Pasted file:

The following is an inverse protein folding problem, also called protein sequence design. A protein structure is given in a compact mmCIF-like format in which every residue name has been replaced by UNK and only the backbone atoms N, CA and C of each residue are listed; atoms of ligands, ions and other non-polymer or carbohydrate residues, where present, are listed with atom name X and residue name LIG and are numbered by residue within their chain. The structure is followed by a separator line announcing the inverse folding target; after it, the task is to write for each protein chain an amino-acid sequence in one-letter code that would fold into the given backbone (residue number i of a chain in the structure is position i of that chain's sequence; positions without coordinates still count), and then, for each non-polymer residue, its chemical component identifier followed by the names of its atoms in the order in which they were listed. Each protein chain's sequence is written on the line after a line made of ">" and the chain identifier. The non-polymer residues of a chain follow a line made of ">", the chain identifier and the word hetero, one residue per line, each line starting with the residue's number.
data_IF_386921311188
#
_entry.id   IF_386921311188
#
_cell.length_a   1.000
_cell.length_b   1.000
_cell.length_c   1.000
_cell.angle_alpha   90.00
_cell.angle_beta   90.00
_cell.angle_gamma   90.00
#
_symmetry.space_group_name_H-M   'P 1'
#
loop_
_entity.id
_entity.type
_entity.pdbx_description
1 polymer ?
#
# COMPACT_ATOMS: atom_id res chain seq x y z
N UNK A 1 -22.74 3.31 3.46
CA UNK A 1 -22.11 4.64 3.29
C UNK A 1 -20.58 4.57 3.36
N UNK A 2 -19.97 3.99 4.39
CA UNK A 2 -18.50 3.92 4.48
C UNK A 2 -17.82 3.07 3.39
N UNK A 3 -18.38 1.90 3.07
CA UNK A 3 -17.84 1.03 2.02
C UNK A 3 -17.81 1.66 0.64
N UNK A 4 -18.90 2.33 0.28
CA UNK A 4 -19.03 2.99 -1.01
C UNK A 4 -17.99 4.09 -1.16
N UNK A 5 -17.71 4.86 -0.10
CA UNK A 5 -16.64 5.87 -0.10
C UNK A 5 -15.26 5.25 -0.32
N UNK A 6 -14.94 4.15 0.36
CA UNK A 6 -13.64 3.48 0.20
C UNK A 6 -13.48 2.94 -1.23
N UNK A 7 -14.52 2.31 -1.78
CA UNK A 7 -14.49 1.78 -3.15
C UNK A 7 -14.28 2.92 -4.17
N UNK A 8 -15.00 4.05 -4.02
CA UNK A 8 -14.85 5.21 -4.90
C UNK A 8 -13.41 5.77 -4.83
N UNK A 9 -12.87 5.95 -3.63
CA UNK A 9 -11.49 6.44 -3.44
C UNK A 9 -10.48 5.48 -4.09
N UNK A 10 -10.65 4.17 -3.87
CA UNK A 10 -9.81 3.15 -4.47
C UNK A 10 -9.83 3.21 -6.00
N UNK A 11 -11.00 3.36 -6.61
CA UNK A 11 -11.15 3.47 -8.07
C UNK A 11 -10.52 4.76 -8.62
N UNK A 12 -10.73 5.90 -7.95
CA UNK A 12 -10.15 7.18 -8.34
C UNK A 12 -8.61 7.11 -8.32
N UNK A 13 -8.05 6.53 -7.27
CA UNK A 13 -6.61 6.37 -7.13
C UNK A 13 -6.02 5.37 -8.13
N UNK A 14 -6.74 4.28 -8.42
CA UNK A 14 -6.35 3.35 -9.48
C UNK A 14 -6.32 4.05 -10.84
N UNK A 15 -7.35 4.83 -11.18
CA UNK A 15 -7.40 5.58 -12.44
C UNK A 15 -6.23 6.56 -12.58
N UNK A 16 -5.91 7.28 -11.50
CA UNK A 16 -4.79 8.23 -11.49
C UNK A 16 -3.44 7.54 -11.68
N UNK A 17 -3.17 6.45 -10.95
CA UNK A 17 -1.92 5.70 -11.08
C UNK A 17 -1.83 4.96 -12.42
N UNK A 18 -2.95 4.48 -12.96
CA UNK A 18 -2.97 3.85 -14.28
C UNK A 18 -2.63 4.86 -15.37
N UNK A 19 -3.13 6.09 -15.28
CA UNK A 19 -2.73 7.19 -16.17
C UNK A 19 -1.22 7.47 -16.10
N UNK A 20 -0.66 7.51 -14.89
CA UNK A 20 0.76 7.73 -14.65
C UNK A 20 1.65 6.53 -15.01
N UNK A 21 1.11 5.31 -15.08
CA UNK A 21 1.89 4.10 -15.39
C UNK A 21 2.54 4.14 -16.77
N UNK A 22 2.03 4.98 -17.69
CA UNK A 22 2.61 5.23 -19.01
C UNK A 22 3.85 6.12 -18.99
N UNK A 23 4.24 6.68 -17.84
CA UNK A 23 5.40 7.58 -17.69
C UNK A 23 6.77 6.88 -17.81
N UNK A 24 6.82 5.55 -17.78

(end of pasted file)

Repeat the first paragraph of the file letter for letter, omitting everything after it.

The following is an inverse protein folding problem, also called protein sequence design. A protein structure is given in a compact mmCIF-like format in which every residue name has been replaced by UNK and only the backbone atoms N, CA and C of each residue are listed; atoms of ligands, ions and other non-polymer or carbohydrate residues, where present, are listed with atom name X and residue name LIG and are numbered by residue within their chain. The structure is followed by a separator line announcing the inverse folding target; after it, the task is to write for each protein chain an amino-acid sequence in one-letter code that would fold into the given backbone (residue number i of a chain in the structure is position i of that chain's sequence; positions without coordinates still count), and then, for each non-polymer residue, its chemical component identifier followed by the names of its atoms in the order in which they were listed. Each protein chain's sequence is written on the line after a line made of ">" and the chain identifier. The non-polymer residues of a chain follow a line made of ">", the chain identifier and the word hetero, one residue per line, each line starting with the residue's number.